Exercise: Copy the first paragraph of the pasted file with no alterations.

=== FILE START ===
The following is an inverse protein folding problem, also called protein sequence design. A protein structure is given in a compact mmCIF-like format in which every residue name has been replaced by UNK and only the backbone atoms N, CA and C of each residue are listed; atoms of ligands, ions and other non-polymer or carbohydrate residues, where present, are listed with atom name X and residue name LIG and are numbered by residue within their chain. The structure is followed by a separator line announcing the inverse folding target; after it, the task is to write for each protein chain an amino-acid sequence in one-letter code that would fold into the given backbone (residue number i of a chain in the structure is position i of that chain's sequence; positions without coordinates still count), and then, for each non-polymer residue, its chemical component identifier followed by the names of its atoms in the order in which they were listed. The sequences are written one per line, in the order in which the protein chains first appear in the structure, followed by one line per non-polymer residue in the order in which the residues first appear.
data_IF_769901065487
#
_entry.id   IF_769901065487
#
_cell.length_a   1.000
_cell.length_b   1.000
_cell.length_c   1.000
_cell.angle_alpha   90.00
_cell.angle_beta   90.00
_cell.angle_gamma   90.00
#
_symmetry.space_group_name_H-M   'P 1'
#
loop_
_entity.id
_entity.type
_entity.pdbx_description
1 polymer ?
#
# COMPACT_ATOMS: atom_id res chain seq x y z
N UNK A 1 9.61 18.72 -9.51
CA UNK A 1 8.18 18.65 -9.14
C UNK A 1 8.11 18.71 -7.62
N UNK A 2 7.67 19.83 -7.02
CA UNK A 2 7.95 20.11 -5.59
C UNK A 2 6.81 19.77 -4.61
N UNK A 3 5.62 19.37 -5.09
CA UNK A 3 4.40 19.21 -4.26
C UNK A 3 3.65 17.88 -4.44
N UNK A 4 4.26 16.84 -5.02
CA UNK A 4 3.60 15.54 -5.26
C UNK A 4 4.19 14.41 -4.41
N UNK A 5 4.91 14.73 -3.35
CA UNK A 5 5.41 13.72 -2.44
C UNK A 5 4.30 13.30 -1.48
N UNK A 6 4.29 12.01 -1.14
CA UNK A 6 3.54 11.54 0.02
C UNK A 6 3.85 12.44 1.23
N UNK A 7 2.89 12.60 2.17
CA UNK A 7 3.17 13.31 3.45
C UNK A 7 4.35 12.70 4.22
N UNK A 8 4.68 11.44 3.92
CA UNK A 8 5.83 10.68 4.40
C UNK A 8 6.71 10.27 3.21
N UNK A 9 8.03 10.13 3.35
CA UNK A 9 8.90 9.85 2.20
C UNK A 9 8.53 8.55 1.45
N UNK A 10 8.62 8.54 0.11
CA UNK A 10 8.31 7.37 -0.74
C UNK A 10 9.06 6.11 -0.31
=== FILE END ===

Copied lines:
The following is an inverse protein folding problem, also called protein sequence design. A protein structure is given in a compact mmCIF-like format in which every residue name has been replaced by UNK and only the backbone atoms N, CA and C of each residue are listed; atoms of ligands, ions and other non-polymer or carbohydrate residues, where present, are listed with atom name X and residue name LIG and are numbered by residue within their chain. The structure is followed by a separator line announcing the inverse folding target; after it, the task is to write for each protein chain an amino-acid sequence in one-letter code that would fold into the given backbone (residue number i of a chain in the structure is position i of that chain's sequence; positions without coordinates still count), and then, for each non-polymer residue, its chemical component identifier followed by the names of its atoms in the order in which they were listed. The sequences are written one per line, in the order in which the protein chains first appear in the structure, followed by one line per non-polymer residue in the order in which the residues first appear.